The social anthropology is understood as ethnology

The use of non-technical words has obscured its precise meaning. Yet at another place Evans- Pritchard observes in his lecture by saying that even among the well-read laymen there is a good deal of haziness about the subject. He writes:

I must assume that some of you are frankly ignorant of what social anthropology is and what others believe it to be what it is not.

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The haziness that social anthropology contains is obvious in USA, England, and other countries of the European continent. In all these countries the understanding of social anthropology is diverse. In other words, it means differently in different countries.

Quickly, let us look at the understanding of social anthropology in USA, England and the rest of the European countries. In England and also in USA, to some extent, social anthropology is regarded as a larger and comprehensive discipline. It studies man from a number of aspects.

It concerns itself with human cultures and societies. However, in other countries of Europe a different terminology is used. There, when people speak of anthropology, they mean physical anthropol­ogy. In a broader way physical anthropology studies the biological aspects of man. In England, on the other hand, what they call social anthropology is understood as ethnology or sociology in the conti­nent.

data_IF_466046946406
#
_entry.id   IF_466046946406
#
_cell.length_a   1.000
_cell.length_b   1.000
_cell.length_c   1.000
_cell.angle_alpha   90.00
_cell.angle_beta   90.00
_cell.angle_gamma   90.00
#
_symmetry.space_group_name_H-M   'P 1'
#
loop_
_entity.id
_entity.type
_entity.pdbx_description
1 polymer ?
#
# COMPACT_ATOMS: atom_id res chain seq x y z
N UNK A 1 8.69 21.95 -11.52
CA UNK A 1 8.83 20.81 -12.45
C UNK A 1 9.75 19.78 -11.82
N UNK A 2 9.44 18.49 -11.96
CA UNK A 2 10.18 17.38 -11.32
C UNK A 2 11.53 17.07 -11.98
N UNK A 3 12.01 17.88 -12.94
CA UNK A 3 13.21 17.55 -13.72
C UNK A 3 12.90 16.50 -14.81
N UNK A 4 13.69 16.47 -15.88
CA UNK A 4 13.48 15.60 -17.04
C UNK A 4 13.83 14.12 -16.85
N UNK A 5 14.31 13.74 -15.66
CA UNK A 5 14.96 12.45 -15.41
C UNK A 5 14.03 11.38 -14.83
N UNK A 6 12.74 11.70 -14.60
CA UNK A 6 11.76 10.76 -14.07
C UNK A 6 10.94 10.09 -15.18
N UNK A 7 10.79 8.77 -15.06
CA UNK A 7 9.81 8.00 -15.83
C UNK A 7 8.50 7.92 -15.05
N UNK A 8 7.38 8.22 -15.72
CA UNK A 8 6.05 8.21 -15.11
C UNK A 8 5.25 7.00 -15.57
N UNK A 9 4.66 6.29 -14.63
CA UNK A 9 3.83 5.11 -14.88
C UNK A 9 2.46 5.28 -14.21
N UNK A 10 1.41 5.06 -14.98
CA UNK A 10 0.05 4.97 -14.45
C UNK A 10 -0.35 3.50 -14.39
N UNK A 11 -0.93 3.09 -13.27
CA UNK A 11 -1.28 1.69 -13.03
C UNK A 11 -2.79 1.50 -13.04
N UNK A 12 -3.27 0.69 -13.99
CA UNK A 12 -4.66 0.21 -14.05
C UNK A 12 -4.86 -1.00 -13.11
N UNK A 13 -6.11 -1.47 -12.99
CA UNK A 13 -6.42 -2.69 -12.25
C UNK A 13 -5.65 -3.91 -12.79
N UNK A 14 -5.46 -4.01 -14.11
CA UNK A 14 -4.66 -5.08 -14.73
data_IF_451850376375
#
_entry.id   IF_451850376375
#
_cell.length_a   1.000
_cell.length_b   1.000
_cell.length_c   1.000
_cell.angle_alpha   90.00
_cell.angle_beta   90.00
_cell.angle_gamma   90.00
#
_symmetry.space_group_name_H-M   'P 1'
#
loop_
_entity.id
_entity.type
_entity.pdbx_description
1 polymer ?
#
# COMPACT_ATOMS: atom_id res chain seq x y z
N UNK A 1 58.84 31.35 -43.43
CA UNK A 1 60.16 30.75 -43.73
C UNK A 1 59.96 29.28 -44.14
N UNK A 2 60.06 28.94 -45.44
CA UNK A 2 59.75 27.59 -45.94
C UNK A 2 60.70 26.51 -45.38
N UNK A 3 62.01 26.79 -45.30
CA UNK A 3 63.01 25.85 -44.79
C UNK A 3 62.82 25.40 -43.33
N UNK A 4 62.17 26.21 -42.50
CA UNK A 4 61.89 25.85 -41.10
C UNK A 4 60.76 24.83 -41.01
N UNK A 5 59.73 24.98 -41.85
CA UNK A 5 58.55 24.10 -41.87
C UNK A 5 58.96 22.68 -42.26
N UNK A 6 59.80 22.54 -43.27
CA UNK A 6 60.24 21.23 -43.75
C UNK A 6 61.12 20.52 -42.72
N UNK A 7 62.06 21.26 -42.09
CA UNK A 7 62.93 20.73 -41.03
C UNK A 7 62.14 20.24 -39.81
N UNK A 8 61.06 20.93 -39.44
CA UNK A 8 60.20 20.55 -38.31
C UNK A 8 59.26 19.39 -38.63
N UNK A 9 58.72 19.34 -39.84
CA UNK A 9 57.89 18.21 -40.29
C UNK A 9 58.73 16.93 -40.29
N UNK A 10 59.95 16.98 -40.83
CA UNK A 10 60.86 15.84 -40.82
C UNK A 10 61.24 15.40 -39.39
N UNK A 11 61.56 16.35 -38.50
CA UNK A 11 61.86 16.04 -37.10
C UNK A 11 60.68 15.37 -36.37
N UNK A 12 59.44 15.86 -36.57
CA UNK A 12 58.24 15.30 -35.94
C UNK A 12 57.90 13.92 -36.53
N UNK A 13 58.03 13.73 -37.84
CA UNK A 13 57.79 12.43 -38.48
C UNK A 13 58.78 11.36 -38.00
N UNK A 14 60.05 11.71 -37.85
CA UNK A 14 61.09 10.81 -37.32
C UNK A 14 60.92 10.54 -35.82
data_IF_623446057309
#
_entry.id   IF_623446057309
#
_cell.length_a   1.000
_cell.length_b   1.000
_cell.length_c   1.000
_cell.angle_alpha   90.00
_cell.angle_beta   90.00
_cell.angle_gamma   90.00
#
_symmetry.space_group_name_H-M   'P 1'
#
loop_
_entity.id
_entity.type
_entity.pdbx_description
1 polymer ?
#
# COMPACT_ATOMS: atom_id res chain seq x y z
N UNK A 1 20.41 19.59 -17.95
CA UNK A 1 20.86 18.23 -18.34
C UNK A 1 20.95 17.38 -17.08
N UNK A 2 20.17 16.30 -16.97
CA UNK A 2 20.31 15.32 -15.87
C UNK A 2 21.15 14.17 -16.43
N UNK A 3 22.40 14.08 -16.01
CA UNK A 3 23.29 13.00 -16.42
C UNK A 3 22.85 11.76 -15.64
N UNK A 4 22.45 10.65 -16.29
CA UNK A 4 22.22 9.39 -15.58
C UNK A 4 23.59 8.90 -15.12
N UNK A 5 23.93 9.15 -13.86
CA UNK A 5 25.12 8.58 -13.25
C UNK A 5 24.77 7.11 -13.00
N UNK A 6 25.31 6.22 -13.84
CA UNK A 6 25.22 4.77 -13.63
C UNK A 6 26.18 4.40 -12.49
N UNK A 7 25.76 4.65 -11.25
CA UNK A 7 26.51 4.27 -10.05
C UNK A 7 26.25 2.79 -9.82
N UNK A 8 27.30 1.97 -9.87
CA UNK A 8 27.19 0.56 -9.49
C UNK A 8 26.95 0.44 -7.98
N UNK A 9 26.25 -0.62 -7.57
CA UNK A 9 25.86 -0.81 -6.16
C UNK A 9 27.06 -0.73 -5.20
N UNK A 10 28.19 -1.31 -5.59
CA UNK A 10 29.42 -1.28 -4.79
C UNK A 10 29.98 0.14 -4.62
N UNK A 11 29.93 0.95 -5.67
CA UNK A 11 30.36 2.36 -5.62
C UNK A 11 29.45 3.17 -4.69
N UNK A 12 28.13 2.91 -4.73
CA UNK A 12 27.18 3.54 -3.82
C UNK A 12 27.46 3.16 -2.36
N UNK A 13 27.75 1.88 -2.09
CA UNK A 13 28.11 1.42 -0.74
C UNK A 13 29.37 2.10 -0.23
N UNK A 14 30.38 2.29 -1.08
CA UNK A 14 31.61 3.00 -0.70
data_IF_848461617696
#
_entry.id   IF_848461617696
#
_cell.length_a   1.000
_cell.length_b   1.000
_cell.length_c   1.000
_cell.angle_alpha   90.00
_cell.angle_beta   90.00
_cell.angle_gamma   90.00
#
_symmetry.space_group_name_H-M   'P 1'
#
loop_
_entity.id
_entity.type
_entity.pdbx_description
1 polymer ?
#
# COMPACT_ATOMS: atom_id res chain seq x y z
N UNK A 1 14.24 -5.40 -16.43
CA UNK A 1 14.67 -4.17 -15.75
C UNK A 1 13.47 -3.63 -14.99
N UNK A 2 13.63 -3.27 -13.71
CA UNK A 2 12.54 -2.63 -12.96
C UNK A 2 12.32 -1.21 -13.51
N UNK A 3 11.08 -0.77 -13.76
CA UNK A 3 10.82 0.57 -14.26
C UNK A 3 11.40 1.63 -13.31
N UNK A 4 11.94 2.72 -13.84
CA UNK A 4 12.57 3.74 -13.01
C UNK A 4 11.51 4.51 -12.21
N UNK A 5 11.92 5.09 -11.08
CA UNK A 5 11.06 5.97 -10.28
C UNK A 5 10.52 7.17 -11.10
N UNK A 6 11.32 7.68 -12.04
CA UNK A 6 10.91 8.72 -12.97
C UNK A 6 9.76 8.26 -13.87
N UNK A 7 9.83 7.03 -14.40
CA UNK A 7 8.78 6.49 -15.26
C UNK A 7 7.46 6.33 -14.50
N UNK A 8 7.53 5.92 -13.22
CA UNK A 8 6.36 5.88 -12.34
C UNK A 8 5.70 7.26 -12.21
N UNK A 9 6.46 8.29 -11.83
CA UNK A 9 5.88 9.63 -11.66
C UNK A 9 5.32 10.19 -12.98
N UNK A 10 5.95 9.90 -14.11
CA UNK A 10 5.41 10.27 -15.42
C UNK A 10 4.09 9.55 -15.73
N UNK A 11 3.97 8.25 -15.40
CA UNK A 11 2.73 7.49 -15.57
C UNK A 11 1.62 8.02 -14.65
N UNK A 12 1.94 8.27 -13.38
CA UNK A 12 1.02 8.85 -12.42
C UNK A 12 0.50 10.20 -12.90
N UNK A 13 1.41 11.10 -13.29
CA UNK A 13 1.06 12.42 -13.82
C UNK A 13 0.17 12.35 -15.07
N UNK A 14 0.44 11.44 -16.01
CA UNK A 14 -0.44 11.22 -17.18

In short, in Europe itself, social anthropology has two definite understandings. Viewed from such a prevalence of the approach to so­cial anthropology, it is felt that the discipline is mainly concerned with the study of social structure. In other words, social anthropology is oriented to the inquiry about social structure and social organization.

In USA, the traditional use of social anthropology is quite differ­ent from that in England and the European continent. Here, anthropology concerns itself with the study of culture. In England, the meaning of social anthropology is drawn from the works of A.R.

Radcliffe-Brown and Bronislaw Malinowski. According to these giant social anthropologists, the subject “is said to study social relations rather than culture, social systems rather than isolated customs and cultural traits”.

In USA, social anthropology has been shaped by A.L. Kroeber and Melville Herskovits. G.P. Murdock “who has made a clas­sical study of social structure also claims to be a cult urologist. He says: “The special province of anthropology in relation to its sister disci­plines is the study of culture.” Herskovits, the noted American cultural anthropologist, also pleads for cultural orientation of social anthropology.

In India, the discipline of social anthropology is seen from a differ­ent perspective. Here, in some cases, social anthropology is a part of sociology; in other cases it is considered as a branch of anthropology.

History has shaped the tradition of social anthropology in a different way. Whereas in USA the study of ‘other cultures’ is considered to be social anthropology, in our country a concern for caste, village and re­ligion is said to be social anthropology.

As a matter of fact, the domain of the social anthropology all over the world is passing through a process of discipline formation. Each country, and for that matter, each society has given a specific shape to social anthropology. Indian society looks at it with a mixed orienta­tion of culture and social structure.

In the European continent, the discipline is concerned with the study of social system. Quite opposite to it, the approach to social anthropology is culture specific. These are a few of the ambiguities specifically spelt out by Evans-Pritchard which a student of social anthropology will have to combat for some time to come.